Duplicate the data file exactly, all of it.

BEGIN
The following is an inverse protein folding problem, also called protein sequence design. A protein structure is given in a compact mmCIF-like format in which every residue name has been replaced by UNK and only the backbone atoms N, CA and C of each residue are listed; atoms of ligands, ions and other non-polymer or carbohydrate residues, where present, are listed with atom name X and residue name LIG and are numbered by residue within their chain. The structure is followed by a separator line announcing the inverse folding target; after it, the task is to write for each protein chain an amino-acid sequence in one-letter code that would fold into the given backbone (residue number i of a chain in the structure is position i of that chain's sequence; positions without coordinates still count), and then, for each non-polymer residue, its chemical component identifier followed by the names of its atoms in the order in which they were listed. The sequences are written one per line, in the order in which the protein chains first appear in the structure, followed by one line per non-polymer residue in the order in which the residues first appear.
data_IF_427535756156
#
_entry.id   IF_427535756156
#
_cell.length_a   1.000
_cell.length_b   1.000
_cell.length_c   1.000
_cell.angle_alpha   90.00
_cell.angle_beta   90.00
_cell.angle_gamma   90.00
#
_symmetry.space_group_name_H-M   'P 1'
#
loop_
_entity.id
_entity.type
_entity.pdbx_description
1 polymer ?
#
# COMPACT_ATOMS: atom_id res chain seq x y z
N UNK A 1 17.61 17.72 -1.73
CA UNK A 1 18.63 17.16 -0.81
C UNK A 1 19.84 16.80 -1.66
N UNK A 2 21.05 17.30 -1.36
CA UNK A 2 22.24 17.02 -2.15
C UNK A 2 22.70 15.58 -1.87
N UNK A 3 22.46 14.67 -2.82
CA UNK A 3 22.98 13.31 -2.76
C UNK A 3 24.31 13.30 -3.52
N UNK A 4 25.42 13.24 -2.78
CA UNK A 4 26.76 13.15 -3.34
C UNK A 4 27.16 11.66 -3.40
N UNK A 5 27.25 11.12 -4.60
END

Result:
The following is an inverse protein folding problem, also called protein sequence design. A protein structure is given in a compact mmCIF-like format in which every residue name has been replaced by UNK and only the backbone atoms N, CA and C of each residue are listed; atoms of ligands, ions and other non-polymer or carbohydrate residues, where present, are listed with atom name X and residue name LIG and are numbered by residue within their chain. The structure is followed by a separator line announcing the inverse folding target; after it, the task is to write for each protein chain an amino-acid sequence in one-letter code that would fold into the given backbone (residue number i of a chain in the structure is position i of that chain's sequence; positions without coordinates still count), and then, for each non-polymer residue, its chemical component identifier followed by the names of its atoms in the order in which they were listed. The sequences are written one per line, in the order in which the protein chains first appear in the structure, followed by one line per non-polymer residue in the order in which the residues first appear.
data_IF_427535756156
#
_entry.id   IF_427535756156
#
_cell.length_a   1.000
_cell.length_b   1.000
_cell.length_c   1.000
_cell.angle_alpha   90.00
_cell.angle_beta   90.00
_cell.angle_gamma   90.00
#
_symmetry.space_group_name_H-M   'P 1'
#
loop_
_entity.id
_entity.type
_entity.pdbx_description
1 polymer ?
#
# COMPACT_ATOMS: atom_id res chain seq x y z
N UNK A 1 17.61 17.72 -1.73
CA UNK A 1 18.63 17.16 -0.81
C UNK A 1 19.84 16.80 -1.66
N UNK A 2 21.05 17.30 -1.36
CA UNK A 2 22.24 17.02 -2.15
C UNK A 2 22.70 15.58 -1.87
N UNK A 3 22.46 14.67 -2.82
CA UNK A 3 22.98 13.31 -2.76
C UNK A 3 24.31 13.30 -3.52
N UNK A 4 25.42 13.24 -2.78
CA UNK A 4 26.76 13.15 -3.34
C UNK A 4 27.16 11.66 -3.40
N UNK A 5 27.25 11.12 -4.60